Samsung announced they are planning to expand their innovative processing-in-memory tech to more HBM2 chipsets, but also DDR4, GDDR6 and LPDDR5X chipsets for the future of the memory chip technology. This information is in light of earlier this year when they reported to be producing HBM2 memory that utilizes an integrated processor that runs computations as high as 1.2 TFLOPS that can be manufactured for AI workloads, something that only CPUs, FPGAs, and graphics cards ASICs are usually expected to complete. This maneuver by Samsung will allow them to pave a spot in the near future for it's next generation HBM3 modules.
Put simply, the chips have an AI engine injected inside each DRAM bank. That allows the memory itself to process data, meaning that the system doesn't have to move data between the memory and the processor, thus saving both time and power. Of course, there is a capacity tradeoff for the tech with current memory types, but Samsung says that HBM3 and future memories will have the same capacities as normal memory chips.
Samsung's current Aquabolt-XL HBM-PIM fixtures itself into place, working side-by-side with their atypical JEDEC-compliant HBM2 controllers and allows for a drop-in structure, something that the current HBM2 standard does not allow. This concept was demonstrated by Samsung recently when they replaced the HBM2 memory into the Xilinx Alveo FPGA card with absolutely no modifications made. The process showed that the system's performance improved 2.5 times its normal functionality and a reduced consumption in energy of sixty-two percent.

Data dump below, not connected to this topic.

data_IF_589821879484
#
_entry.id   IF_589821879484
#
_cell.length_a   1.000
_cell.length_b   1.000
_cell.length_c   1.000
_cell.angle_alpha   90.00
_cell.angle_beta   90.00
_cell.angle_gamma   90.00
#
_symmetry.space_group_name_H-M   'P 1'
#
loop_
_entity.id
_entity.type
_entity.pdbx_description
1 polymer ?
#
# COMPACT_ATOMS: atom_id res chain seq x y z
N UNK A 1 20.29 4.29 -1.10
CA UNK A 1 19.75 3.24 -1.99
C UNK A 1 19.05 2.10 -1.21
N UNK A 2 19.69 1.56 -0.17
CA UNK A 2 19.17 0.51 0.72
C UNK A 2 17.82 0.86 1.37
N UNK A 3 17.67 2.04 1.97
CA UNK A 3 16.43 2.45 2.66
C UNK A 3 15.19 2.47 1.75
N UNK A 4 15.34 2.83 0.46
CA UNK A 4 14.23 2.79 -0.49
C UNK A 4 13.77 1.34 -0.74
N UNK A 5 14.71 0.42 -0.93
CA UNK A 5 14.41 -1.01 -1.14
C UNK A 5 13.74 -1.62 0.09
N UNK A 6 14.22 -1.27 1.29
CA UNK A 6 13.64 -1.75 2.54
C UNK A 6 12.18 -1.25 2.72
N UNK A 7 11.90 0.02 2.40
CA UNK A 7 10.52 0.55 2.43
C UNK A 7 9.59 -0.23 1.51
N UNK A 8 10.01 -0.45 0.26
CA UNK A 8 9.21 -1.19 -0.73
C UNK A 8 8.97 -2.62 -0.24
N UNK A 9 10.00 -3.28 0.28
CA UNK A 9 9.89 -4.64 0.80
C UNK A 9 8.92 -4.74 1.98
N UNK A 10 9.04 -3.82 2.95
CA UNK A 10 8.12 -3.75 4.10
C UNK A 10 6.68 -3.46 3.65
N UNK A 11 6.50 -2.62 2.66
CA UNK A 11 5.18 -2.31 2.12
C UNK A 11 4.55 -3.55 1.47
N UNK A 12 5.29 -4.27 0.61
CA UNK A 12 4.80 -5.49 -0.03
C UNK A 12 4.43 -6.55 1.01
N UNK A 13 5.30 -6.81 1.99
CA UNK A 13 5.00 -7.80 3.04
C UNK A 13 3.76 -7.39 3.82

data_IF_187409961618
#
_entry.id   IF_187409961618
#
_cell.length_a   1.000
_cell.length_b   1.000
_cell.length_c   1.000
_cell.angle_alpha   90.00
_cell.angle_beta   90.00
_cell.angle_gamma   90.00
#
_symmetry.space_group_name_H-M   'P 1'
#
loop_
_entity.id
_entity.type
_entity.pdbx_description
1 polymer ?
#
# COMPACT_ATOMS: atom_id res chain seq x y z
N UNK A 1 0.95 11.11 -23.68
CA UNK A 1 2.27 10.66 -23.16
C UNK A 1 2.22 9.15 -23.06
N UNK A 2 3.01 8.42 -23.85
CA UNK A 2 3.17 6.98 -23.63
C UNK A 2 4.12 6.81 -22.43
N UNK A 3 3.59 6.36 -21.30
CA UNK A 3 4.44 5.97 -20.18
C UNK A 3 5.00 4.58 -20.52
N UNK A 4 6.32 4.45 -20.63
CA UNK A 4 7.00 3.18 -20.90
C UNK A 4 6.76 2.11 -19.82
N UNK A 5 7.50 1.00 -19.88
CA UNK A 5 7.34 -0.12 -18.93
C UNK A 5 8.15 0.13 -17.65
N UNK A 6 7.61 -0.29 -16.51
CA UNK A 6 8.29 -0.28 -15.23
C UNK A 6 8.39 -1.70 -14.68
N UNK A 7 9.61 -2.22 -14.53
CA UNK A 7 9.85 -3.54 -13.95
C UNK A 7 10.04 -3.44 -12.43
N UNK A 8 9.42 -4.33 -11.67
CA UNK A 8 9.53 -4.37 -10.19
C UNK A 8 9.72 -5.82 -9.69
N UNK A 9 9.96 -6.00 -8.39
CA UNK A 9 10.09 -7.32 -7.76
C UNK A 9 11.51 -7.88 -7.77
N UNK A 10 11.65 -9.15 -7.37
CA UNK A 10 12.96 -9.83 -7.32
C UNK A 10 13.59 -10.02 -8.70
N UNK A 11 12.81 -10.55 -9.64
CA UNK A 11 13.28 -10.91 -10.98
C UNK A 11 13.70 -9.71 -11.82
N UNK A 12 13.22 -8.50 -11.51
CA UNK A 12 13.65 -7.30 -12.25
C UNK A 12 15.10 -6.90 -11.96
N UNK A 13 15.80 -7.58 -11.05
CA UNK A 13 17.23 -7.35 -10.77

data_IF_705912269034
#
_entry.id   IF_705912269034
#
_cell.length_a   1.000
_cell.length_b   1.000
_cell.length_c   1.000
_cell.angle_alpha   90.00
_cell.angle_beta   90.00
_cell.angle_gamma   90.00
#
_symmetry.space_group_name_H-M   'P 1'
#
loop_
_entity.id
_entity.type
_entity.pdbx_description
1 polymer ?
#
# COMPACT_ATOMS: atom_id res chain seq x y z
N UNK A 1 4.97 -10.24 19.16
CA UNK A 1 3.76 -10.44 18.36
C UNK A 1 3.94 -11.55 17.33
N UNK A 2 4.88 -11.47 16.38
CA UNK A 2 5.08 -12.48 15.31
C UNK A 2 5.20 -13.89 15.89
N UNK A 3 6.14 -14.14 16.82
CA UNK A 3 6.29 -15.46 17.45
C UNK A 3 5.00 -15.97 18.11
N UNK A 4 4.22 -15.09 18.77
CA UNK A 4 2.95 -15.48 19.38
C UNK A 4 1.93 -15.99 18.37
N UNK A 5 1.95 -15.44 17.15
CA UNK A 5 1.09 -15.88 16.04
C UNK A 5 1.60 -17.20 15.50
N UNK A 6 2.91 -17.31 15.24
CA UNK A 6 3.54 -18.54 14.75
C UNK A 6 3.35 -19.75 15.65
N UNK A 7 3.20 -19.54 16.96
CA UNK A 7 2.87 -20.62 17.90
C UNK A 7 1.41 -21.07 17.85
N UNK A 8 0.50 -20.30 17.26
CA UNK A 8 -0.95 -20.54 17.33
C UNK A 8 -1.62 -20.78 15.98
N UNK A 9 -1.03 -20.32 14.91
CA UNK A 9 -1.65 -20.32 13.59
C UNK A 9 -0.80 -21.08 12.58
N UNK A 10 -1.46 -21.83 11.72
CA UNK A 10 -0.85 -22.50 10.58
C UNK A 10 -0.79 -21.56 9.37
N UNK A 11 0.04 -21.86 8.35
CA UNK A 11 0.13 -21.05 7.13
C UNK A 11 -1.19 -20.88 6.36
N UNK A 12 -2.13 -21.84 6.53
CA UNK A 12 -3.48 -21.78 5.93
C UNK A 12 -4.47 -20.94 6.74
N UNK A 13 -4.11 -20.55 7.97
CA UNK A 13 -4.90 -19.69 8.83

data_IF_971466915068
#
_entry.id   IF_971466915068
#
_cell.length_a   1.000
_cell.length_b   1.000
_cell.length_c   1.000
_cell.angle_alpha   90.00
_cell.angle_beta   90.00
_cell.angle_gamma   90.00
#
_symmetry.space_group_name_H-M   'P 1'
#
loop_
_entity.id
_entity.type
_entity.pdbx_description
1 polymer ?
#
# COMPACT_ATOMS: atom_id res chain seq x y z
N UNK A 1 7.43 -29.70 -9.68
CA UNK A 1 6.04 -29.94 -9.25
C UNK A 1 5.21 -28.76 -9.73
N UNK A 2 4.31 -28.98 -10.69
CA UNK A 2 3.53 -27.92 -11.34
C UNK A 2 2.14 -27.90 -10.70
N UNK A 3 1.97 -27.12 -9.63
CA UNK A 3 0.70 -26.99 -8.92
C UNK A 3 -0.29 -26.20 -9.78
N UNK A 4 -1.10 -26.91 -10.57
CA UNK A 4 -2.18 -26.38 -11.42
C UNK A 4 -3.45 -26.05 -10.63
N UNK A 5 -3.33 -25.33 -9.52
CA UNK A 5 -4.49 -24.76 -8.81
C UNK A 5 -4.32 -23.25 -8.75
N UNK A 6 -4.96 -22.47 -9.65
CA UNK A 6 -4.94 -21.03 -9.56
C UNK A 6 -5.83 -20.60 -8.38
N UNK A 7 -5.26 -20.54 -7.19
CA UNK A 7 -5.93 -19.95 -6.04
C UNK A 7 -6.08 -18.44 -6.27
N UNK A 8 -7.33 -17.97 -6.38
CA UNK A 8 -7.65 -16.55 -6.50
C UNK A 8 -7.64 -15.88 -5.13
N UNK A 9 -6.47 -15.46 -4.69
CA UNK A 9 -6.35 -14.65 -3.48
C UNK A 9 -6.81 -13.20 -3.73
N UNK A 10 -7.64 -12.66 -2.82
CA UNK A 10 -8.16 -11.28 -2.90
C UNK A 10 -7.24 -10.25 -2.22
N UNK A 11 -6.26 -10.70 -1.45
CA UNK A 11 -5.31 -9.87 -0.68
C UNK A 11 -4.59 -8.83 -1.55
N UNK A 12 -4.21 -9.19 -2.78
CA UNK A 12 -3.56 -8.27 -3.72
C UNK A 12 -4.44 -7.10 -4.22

The company is currently in the testing phase of the HBM2-PIM with a mysterious CPU vendor to help produce products in the next year. Unfortunately, we can only speculate that it would be with Intel and their Sapphire Rapids architecture, AMD and their Genoa structure, or Arm and their Neoverse models, only due to them all supporting HBM memory modules.
Samsung is staking claim to the technology moving forward, thanks to their AI workloads, dependent on increased memory structure with less formulaic computations in the programming, which is ideal for such areas of need like data centers. In return, Samsung exhibited it's new accelerated DIMM prototype, the AXDIMM. The AXDIMM computes all the processing straight from the buffer chip module. It is capable of showcasing the PF16 processors using TensorFlow measures as well as Python coding, but even the company is attempting to support other coding and applications as well.
The tests being constructed by Samsung using Zuckerberg's Facebook AI workloads showed almost two times the increase in computational performance and almost 43% energy reduction. Samsung also exclaimed that their tests showed a 70% tail latency reductions utilizing a two-rank kit, a phenomenal feat due to Samsung placing the DIMM chips into an atypical server and did not have to complete any modifications.
Samsung continues to experiment with PIM memory utilizing LPDDR5 chipsets, seen in more mobile devices and will continue into the following years. Aquabolt-XL HBM2 chipsets are currently in integration and available for purchase.